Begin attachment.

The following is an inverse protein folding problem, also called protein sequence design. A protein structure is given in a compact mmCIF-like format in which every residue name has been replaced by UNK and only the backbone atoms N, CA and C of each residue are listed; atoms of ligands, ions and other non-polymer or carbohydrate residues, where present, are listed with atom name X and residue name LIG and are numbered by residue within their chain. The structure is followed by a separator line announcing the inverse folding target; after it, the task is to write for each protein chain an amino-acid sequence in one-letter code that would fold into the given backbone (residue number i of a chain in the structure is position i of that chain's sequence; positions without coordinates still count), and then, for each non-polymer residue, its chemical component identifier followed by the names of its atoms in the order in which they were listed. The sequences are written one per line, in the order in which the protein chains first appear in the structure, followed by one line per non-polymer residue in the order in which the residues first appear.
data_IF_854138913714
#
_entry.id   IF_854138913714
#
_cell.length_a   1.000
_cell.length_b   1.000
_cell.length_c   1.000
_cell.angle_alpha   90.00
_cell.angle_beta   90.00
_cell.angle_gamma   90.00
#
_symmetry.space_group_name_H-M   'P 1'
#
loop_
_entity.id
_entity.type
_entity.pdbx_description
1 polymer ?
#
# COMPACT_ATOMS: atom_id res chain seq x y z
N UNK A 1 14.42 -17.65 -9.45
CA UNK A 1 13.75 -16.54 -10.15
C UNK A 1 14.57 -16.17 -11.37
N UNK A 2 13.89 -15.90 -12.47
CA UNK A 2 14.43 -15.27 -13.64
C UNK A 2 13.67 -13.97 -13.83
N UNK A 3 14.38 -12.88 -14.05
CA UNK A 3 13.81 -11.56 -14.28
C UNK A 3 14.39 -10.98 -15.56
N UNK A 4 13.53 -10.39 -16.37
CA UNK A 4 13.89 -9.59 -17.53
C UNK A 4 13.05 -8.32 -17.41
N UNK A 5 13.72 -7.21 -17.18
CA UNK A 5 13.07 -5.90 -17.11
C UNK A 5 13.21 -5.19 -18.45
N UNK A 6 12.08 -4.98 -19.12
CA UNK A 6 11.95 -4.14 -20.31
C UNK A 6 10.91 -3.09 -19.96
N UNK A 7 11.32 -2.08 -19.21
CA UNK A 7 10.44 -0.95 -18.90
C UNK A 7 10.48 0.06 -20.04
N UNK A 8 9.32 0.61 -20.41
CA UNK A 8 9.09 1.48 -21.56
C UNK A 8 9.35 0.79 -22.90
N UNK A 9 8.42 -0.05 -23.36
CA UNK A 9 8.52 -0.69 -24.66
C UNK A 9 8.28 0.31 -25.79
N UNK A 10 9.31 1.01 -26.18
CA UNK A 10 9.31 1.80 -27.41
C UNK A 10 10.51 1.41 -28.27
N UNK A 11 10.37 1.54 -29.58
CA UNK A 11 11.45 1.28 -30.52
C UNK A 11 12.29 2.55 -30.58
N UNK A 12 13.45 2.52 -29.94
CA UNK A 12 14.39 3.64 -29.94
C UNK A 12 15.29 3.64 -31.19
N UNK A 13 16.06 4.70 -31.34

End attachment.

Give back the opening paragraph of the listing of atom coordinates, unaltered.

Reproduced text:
The following is an inverse protein folding problem, also called protein sequence design. A protein structure is given in a compact mmCIF-like format in which every residue name has been replaced by UNK and only the backbone atoms N, CA and C of each residue are listed; atoms of ligands, ions and other non-polymer or carbohydrate residues, where present, are listed with atom name X and residue name LIG and are numbered by residue within their chain. The structure is followed by a separator line announcing the inverse folding target; after it, the task is to write for each protein chain an amino-acid sequence in one-letter code that would fold into the given backbone (residue number i of a chain in the structure is position i of that chain's sequence; positions without coordinates still count), and then, for each non-polymer residue, its chemical component identifier followed by the names of its atoms in the order in which they were listed. The sequences are written one per line, in the order in which the protein chains first appear in the structure, followed by one line per non-polymer residue in the order in which the residues first appear.